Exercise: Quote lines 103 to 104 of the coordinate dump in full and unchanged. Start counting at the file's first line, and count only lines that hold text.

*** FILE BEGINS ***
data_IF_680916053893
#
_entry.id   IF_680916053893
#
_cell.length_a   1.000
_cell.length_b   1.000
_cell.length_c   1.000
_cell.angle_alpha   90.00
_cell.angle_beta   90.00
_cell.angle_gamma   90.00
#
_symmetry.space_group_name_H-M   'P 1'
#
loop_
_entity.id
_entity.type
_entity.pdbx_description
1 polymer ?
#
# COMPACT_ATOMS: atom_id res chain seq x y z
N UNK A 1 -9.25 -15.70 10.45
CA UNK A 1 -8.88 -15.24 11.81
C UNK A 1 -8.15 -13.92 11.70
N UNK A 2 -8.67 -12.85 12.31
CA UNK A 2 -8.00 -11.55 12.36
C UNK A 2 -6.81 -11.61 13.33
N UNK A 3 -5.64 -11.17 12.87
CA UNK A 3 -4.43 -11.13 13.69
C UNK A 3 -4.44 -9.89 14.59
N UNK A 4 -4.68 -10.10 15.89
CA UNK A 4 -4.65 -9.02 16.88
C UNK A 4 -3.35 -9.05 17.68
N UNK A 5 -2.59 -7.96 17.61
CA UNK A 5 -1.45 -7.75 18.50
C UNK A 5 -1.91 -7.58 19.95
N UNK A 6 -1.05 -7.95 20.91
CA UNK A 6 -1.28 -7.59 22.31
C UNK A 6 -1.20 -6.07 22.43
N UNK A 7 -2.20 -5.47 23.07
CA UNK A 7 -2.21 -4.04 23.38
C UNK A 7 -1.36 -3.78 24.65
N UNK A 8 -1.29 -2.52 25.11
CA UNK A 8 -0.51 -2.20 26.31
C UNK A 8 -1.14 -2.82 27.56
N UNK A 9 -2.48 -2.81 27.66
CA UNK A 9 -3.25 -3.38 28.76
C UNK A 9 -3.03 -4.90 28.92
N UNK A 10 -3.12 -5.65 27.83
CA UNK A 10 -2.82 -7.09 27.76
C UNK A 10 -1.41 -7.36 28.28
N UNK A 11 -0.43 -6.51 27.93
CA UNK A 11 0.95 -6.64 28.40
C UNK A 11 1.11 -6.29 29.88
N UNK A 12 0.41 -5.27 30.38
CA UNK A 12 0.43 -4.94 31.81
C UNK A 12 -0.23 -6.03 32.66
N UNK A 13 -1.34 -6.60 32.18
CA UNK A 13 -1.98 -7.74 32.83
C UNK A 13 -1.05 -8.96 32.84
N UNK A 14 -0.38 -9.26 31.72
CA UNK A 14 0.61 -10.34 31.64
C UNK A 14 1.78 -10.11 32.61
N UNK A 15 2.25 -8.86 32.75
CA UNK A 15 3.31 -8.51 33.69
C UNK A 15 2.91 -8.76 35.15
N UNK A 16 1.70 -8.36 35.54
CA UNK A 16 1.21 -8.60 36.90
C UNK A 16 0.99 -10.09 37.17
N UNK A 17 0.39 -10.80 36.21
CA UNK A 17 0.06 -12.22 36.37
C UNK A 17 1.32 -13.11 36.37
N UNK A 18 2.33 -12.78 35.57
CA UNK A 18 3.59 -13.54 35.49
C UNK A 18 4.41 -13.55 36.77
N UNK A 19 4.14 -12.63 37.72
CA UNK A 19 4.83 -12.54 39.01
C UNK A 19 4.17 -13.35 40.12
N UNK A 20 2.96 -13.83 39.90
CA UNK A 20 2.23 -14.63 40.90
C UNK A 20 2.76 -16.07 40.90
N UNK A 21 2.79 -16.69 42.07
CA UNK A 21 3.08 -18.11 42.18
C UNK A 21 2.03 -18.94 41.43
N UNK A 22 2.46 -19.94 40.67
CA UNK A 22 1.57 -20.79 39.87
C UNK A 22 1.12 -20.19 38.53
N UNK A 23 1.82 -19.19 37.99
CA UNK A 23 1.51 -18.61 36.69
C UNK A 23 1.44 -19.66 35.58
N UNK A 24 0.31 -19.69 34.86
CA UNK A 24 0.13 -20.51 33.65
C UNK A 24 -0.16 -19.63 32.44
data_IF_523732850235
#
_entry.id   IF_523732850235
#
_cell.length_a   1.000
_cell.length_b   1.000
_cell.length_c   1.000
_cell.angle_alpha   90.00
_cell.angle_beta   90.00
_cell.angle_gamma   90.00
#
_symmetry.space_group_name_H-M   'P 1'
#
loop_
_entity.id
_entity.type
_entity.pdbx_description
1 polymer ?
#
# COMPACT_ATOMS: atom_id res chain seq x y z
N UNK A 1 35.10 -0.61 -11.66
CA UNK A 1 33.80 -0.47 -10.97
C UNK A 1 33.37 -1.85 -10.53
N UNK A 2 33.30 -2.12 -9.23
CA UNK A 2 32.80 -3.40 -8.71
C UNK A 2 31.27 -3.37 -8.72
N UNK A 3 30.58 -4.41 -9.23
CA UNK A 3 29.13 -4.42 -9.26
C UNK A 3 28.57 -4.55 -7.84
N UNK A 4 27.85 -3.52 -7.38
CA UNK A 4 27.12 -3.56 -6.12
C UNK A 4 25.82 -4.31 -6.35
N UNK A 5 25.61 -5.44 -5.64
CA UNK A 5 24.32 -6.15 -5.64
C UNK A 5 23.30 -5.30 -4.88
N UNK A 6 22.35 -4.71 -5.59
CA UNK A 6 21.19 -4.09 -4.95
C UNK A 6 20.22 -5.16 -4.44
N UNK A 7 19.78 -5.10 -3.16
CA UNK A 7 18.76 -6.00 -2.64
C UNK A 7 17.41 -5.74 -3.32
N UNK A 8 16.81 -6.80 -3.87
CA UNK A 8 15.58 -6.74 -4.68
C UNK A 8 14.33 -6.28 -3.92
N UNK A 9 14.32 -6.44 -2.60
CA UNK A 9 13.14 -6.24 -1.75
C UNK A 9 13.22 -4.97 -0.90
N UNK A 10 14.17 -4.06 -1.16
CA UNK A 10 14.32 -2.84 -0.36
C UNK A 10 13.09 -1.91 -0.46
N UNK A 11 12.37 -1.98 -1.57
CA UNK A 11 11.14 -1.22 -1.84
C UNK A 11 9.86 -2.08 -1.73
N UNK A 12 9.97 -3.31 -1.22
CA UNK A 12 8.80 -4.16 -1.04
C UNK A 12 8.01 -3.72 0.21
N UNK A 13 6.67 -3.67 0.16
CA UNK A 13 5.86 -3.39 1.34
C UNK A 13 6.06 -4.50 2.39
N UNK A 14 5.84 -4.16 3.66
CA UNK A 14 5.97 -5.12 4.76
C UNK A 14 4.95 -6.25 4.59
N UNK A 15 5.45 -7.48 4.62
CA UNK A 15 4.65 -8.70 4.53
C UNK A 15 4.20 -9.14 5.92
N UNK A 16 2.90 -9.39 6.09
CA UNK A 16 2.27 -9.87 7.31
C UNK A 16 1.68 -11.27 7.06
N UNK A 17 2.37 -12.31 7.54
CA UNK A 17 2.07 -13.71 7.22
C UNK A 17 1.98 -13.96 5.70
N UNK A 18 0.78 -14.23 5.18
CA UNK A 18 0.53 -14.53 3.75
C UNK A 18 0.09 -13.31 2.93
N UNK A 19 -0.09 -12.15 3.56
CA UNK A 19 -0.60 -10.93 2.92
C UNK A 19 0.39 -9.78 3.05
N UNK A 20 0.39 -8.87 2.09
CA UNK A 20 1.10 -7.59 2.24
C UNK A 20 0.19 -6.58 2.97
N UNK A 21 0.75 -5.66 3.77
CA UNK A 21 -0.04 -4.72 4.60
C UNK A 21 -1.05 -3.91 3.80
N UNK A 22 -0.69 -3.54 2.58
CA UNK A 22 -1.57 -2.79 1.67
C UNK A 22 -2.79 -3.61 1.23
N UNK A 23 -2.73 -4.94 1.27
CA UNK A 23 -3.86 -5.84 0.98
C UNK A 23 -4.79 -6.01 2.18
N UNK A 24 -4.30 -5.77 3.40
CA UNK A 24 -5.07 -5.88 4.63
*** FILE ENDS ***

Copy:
#
_symmetry.space_group_name_H-M   'P 1'